The strange case of....
Posted by: jon brierley
Date: October 15, 2002 03:29PM
<HTML>JEEVES AND THE FICTIONAL CHARACTER
“Jeeves,” I said, “rally round.”
The man shimmered in, exuding braininess.
“What do you think of Thursday, Jeeves?”
“I have always found it a most agreeable day, sir, especially in summer.”
“No, no. The name; Thursday. Do you not think it carries echoes of bells and trumpets and what-not?”
“Am I to understand it is the name of a young woman, sir?”
“The most beautiful woman I ever met. Jeeves; I am in love.”
“Indeed, sir. I take it your acquaintance with the lady is of a recent nature, sir?”
“Last night, Jeeves. I saw her across a crowded room, and our eyes met, and I felt like that chap who wanted to be a glove.”
“You are doubtless referring to Romeo, sir, in Shakespeare’s play; would that I were a glove upon that hand.”
“That’s the chap. Well, I felt just like him when I set eyes on Miss Next.”
“Miss Next, sir?”
I stopped and looked sharply at him. There had been a definite what-is-it in the way he had said ‘Miss Next’, as if he had just come across a pair of purple spats in my drawer. I drew myself up.
“Yes, Jeeves, Miss Thursday Next. Do I detect a note of disapproval in your voice?”
“By no means, sir. But if I might venture to remark -”
“Remark away, Jeeves, but have a care you do not bandy a woman’s name.”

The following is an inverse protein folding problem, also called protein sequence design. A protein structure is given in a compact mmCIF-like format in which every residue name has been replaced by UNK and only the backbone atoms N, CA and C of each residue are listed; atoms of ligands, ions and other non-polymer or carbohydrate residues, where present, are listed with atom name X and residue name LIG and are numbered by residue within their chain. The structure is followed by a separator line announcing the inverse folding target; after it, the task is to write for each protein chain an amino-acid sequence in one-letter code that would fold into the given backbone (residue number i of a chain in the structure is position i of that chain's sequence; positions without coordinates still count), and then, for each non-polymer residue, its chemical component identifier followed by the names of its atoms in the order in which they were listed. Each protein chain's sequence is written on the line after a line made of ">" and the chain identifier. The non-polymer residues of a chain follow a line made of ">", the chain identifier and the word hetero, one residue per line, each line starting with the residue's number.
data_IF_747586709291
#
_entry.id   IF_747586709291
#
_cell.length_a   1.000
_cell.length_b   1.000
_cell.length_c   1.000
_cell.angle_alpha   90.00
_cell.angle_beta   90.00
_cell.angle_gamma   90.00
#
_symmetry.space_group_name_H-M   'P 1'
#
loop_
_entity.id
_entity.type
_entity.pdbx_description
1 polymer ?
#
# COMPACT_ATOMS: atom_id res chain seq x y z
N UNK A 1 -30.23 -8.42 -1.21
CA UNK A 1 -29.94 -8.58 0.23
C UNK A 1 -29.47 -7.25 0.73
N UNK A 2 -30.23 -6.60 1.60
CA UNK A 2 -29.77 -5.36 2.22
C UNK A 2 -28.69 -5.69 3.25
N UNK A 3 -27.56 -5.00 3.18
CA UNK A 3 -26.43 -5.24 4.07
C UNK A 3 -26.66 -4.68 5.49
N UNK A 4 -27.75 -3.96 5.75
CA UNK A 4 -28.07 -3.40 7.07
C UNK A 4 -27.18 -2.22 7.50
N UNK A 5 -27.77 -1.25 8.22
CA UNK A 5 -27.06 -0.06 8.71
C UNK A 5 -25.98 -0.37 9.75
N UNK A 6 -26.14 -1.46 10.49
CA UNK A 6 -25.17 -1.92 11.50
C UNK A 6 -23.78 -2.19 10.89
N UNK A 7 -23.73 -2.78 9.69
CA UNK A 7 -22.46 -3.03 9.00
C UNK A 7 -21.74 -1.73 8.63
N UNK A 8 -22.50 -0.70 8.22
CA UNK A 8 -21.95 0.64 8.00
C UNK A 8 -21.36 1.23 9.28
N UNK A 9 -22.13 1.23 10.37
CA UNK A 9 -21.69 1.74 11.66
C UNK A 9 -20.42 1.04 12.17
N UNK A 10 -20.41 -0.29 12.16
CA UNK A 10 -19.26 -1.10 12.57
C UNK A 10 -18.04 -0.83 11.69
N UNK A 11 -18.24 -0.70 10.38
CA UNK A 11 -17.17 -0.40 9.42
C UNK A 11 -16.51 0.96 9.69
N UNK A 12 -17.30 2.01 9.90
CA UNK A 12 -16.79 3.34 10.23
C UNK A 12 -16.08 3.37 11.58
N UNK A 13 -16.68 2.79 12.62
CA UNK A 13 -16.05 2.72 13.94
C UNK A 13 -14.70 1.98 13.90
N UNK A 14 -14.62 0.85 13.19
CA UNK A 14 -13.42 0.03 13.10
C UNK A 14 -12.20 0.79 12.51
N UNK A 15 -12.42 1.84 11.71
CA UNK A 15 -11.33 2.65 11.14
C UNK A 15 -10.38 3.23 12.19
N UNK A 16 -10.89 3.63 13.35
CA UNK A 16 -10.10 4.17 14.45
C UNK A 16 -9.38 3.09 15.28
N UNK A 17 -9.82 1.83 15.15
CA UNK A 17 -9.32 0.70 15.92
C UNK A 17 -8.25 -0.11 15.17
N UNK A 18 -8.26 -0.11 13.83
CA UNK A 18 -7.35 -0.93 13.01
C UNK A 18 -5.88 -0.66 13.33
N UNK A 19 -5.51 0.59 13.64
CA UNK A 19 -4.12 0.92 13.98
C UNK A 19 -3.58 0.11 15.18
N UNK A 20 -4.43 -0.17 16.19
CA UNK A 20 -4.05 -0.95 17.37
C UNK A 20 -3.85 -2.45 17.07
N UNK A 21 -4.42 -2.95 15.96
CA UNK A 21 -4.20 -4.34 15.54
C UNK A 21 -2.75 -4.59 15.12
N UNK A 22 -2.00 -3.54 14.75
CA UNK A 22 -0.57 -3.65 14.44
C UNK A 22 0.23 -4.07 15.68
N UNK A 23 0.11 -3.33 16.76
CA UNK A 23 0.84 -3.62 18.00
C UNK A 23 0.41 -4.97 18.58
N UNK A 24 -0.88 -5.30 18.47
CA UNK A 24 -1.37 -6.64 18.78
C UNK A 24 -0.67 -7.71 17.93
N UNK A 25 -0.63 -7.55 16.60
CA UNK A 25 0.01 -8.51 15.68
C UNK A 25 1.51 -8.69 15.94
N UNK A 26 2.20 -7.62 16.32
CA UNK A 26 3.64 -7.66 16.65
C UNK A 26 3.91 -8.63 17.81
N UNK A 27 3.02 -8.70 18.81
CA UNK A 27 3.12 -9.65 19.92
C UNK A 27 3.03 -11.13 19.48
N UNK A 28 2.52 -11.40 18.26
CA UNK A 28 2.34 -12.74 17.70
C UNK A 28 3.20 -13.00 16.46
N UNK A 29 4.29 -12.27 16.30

“Indeed not, sir. I was merely about to point out that I understood Miss Next, despite her title, to be a married lady.”
I sat down rather suddenly at this point.
“Married?” I said, a trifle weakly.
“Yes, sir. To a Mr. Park-Laine, I believe.”
I brightened at this news.
“Now there, Jeeves, you are wrong. Miss Next – Thursday – distinctly told me that this Park-Laine character was completely out of the picture. I must say I didn’t quite follow everything she told me, but I gathered that Mr. Park-Laine does not in fact even exist.”
“This is technically correct, sir.”
“Well, there you are then.”
And then he dropped his other bombshell.
“However, sir, I gather that from Miss Next’s point of view, you do not exist either.”
I pinched myself on the leg, and it jolly well hurt.
“Ow,” I said. “I feel substantial enough to me.”
“Quite, sir. Miss Next, on the other hand, regards you as a fictional character.”
I stopped aghast. In fact I felt like I’d stopped several ghasts.
“Fictional?” I repeated.
“Yes, sir. She thinks of you as no more than a figment of the imagination.”
“She does, does she? Who’s imagination, exactly?”
“A Mr Wodehouse, I believe.”
I felt a bit deflated, I must admit. I was having difficulty summoning up any finer feelings for a beazel who thought I was fiction. As usual, Jeeves came to the rescue.
“If it is any consolation, sir, you might like to know that Miss Next is herself fictional.”
“Really? Good heavens. Who writes her, then?”
“A Mr. Fforde, sir.”
“No, Fforde, sir; with two fs.”
“Ah. Well, you can tell him from me, he writes tough women.”
At that point a nasty thought struck me.
“These books this two-fs person writes – I’m not likely to be in one, am I?”
“No, sir, nor I.”
“That’s a relief, anyway. Why not, though? Why this Next character, but not us?”
Jeeves smiled enigmatically.
“We’re still in copyright, sir.”</HTML>